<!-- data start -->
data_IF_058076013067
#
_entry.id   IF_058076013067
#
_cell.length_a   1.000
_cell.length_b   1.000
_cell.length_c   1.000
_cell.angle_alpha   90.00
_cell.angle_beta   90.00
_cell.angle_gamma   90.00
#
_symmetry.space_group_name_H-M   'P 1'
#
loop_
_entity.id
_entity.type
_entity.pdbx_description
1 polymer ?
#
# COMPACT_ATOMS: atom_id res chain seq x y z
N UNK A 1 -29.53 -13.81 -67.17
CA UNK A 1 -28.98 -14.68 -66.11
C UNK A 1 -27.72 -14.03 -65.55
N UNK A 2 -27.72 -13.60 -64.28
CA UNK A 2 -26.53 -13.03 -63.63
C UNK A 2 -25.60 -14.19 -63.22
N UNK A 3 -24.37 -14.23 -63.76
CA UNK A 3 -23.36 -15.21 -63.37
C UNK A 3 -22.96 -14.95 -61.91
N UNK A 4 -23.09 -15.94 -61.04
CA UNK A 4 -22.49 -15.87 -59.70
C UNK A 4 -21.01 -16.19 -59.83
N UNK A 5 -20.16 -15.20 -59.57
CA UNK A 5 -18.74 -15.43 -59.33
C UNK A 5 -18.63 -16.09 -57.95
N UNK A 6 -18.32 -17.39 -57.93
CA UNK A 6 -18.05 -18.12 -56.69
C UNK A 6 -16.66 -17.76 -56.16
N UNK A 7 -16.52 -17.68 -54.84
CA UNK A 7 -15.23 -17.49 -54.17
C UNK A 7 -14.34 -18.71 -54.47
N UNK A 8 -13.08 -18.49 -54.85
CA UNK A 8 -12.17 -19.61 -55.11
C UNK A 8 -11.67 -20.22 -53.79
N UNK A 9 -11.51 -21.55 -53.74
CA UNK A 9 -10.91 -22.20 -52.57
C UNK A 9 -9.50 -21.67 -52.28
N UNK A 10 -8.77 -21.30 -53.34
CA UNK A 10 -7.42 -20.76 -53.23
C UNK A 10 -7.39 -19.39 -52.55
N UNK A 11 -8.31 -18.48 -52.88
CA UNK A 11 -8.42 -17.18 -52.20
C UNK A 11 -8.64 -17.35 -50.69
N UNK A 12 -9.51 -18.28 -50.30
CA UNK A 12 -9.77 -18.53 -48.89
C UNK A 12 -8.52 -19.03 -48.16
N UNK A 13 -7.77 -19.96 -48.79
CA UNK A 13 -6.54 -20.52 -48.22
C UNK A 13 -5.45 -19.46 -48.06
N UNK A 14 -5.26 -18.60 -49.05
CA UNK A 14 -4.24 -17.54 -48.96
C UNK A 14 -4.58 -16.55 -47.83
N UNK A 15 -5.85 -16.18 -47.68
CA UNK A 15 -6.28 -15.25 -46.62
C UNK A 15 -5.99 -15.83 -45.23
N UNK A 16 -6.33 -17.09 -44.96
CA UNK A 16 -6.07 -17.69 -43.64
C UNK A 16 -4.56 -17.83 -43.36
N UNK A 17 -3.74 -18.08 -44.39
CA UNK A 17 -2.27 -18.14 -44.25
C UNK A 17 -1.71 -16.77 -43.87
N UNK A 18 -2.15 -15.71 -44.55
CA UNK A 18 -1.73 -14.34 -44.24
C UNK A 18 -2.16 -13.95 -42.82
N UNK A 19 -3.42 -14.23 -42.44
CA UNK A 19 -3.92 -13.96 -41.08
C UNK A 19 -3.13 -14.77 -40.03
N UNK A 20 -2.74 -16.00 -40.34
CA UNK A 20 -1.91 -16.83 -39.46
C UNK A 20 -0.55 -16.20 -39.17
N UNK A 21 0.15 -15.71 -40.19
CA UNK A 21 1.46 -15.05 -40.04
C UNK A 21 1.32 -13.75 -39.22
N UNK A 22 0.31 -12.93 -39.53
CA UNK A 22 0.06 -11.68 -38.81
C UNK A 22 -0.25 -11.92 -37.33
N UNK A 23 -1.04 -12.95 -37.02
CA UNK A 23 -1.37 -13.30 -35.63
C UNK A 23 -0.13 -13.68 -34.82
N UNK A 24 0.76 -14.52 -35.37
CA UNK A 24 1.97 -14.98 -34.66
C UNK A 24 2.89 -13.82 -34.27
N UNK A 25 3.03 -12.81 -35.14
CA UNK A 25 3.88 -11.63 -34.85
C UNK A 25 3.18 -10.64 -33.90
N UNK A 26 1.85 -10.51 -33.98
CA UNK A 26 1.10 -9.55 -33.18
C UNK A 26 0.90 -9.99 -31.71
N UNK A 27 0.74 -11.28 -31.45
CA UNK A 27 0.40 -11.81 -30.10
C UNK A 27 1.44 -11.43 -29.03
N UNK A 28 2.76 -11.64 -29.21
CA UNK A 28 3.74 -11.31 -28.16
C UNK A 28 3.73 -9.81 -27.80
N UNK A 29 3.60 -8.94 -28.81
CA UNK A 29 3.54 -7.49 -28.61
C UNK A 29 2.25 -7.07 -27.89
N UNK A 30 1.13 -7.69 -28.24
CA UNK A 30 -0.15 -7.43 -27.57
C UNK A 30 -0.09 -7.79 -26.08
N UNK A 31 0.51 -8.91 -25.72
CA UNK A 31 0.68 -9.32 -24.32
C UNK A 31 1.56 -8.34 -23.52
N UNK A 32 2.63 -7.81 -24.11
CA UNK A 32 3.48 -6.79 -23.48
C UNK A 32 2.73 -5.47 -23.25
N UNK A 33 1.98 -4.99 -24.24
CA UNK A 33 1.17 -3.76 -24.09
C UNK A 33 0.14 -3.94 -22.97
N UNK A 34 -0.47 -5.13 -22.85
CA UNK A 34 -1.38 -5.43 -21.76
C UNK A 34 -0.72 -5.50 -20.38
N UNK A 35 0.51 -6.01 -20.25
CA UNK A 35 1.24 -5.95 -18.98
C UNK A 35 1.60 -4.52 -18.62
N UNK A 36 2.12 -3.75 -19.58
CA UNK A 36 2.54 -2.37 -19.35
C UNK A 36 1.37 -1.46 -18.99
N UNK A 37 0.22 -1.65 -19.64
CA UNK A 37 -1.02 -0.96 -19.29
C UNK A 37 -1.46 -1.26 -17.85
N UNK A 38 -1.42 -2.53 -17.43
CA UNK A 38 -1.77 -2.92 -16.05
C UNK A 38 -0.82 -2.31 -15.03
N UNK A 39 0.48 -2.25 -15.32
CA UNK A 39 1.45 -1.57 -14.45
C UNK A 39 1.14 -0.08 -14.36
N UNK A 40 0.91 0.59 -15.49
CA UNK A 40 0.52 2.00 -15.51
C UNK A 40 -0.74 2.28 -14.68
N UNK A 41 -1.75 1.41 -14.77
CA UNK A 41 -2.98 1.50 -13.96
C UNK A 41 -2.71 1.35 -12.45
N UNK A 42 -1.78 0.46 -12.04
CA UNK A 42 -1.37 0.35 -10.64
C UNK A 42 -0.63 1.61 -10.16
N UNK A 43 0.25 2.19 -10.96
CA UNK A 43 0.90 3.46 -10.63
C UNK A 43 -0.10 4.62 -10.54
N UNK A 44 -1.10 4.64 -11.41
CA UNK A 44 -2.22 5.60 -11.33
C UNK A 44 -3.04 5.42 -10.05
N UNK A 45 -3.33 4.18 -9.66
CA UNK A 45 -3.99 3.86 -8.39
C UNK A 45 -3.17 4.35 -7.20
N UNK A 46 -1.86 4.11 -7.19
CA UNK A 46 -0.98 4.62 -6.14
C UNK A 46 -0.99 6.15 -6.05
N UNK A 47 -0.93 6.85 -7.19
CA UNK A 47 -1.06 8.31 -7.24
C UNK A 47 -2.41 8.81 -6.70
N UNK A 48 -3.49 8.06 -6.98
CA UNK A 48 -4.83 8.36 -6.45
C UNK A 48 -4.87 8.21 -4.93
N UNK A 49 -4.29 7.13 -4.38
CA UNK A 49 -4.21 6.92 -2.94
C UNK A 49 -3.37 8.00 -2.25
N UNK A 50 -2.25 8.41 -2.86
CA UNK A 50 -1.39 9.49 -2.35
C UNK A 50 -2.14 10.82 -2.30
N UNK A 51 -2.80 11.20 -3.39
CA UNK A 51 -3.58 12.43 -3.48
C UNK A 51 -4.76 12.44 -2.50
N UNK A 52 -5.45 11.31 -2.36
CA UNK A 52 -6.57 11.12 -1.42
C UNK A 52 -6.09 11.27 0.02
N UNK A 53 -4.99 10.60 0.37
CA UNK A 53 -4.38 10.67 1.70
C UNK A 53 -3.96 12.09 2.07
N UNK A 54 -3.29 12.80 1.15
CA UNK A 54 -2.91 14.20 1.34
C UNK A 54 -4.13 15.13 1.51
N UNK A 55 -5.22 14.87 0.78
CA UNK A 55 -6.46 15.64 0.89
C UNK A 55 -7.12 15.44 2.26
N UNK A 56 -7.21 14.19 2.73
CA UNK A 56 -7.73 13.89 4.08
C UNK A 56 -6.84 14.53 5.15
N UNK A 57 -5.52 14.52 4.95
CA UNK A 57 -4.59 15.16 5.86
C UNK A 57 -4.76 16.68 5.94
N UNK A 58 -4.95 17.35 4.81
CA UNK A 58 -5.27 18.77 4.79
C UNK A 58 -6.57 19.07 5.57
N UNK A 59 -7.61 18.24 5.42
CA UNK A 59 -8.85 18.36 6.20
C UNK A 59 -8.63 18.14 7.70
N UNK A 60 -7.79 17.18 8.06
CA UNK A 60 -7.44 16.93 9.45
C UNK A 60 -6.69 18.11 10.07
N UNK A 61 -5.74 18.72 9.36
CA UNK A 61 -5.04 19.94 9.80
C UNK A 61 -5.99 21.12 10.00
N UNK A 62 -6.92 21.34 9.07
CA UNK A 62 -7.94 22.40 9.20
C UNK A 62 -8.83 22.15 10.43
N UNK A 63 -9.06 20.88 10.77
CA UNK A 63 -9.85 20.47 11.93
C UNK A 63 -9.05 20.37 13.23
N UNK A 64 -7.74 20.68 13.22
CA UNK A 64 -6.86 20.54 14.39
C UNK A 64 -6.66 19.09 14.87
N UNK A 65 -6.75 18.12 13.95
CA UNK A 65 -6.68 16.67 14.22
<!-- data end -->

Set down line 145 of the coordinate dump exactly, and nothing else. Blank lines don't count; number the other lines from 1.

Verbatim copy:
CA UNK A 42 -1.37 0.35 -10.64